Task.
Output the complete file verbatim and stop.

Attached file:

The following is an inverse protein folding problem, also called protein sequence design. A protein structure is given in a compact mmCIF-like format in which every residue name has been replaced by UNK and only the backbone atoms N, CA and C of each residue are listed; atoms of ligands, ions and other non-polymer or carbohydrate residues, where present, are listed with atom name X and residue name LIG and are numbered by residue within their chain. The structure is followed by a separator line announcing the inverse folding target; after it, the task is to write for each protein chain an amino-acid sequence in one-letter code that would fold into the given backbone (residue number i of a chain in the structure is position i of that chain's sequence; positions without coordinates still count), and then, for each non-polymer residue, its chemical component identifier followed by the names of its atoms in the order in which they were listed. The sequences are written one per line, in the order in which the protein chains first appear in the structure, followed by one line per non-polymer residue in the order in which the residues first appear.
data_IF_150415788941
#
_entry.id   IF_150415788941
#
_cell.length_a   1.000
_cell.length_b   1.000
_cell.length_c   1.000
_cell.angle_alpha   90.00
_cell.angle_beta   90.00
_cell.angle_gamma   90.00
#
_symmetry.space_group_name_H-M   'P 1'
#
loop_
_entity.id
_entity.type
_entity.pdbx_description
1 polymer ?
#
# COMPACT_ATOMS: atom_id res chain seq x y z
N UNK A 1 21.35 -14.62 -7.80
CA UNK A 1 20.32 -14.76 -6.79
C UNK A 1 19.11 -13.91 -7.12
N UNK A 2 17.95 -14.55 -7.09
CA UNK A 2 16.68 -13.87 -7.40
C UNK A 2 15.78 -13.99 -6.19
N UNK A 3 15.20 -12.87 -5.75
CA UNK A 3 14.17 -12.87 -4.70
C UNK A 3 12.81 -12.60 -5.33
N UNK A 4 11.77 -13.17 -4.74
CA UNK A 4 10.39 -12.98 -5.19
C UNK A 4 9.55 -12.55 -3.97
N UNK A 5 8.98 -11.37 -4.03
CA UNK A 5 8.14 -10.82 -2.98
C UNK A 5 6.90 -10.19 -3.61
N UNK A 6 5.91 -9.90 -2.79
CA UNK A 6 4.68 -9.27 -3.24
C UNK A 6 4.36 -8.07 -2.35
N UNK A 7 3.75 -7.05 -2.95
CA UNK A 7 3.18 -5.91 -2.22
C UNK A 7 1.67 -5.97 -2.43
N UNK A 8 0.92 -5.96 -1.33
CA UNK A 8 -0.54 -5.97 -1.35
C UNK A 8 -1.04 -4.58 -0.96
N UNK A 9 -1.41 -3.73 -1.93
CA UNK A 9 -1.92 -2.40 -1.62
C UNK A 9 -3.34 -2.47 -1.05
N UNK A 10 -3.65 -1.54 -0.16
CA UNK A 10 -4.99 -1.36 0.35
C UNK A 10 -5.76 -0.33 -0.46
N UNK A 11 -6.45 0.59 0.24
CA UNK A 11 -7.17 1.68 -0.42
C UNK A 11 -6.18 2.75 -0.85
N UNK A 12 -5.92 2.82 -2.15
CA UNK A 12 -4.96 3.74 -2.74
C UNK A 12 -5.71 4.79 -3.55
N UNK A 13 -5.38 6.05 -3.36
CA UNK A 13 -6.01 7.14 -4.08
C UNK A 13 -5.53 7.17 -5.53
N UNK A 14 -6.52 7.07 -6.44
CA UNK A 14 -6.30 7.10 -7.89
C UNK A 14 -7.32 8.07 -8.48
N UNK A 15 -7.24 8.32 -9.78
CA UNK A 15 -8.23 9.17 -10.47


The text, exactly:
The following is an inverse protein folding problem, also called protein sequence design. A protein structure is given in a compact mmCIF-like format in which every residue name has been replaced by UNK and only the backbone atoms N, CA and C of each residue are listed; atoms of ligands, ions and other non-polymer or carbohydrate residues, where present, are listed with atom name X and residue name LIG and are numbered by residue within their chain. The structure is followed by a separator line announcing the inverse folding target; after it, the task is to write for each protein chain an amino-acid sequence in one-letter code that would fold into the given backbone (residue number i of a chain in the structure is position i of that chain's sequence; positions without coordinates still count), and then, for each non-polymer residue, its chemical component identifier followed by the names of its atoms in the order in which they were listed. The sequences are written one per line, in the order in which the protein chains first appear in the structure, followed by one line per non-polymer residue in the order in which the residues first appear.
data_IF_150415788941
#
_entry.id   IF_150415788941
#
_cell.length_a   1.000
_cell.length_b   1.000
_cell.length_c   1.000
_cell.angle_alpha   90.00
_cell.angle_beta   90.00
_cell.angle_gamma   90.00
#
_symmetry.space_group_name_H-M   'P 1'
#
loop_
_entity.id
_entity.type
_entity.pdbx_description
1 polymer ?
#
# COMPACT_ATOMS: atom_id res chain seq x y z
N UNK A 1 21.35 -14.62 -7.80
CA UNK A 1 20.32 -14.76 -6.79
C UNK A 1 19.11 -13.91 -7.12
N UNK A 2 17.95 -14.55 -7.09
CA UNK A 2 16.68 -13.87 -7.40
C UNK A 2 15.78 -13.99 -6.19
N UNK A 3 15.20 -12.87 -5.75
CA UNK A 3 14.17 -12.87 -4.70
C UNK A 3 12.81 -12.60 -5.33
N UNK A 4 11.77 -13.17 -4.74
CA UNK A 4 10.39 -12.98 -5.19
C UNK A 4 9.55 -12.55 -3.97
N UNK A 5 8.98 -11.37 -4.03
CA UNK A 5 8.14 -10.82 -2.98
C UNK A 5 6.90 -10.19 -3.61
N UNK A 6 5.91 -9.90 -2.79
CA UNK A 6 4.68 -9.27 -3.24
C UNK A 6 4.36 -8.07 -2.35
N UNK A 7 3.75 -7.05 -2.95
CA UNK A 7 3.18 -5.91 -2.22
C UNK A 7 1.67 -5.97 -2.43
N UNK A 8 0.92 -5.96 -1.33
CA UNK A 8 -0.54 -5.97 -1.35
C UNK A 8 -1.04 -4.58 -0.96
N UNK A 9 -1.41 -3.73 -1.93
CA UNK A 9 -1.92 -2.40 -1.62
C UNK A 9 -3.34 -2.47 -1.05
N UNK A 10 -3.65 -1.54 -0.16
CA UNK A 10 -4.99 -1.36 0.35
C UNK A 10 -5.76 -0.33 -0.46
N UNK A 11 -6.45 0.59 0.24
CA UNK A 11 -7.17 1.68 -0.42
C UNK A 11 -6.18 2.75 -0.85
N UNK A 12 -5.92 2.82 -2.15
CA UNK A 12 -4.96 3.74 -2.74
C UNK A 12 -5.71 4.79 -3.55
N UNK A 13 -5.38 6.05 -3.36
CA UNK A 13 -6.01 7.14 -4.08
C UNK A 13 -5.53 7.17 -5.53
N UNK A 14 -6.52 7.07 -6.44
CA UNK A 14 -6.30 7.10 -7.89
C UNK A 14 -7.32 8.07 -8.48
N UNK A 15 -7.24 8.32 -9.78
CA UNK A 15 -8.23 9.17 -10.47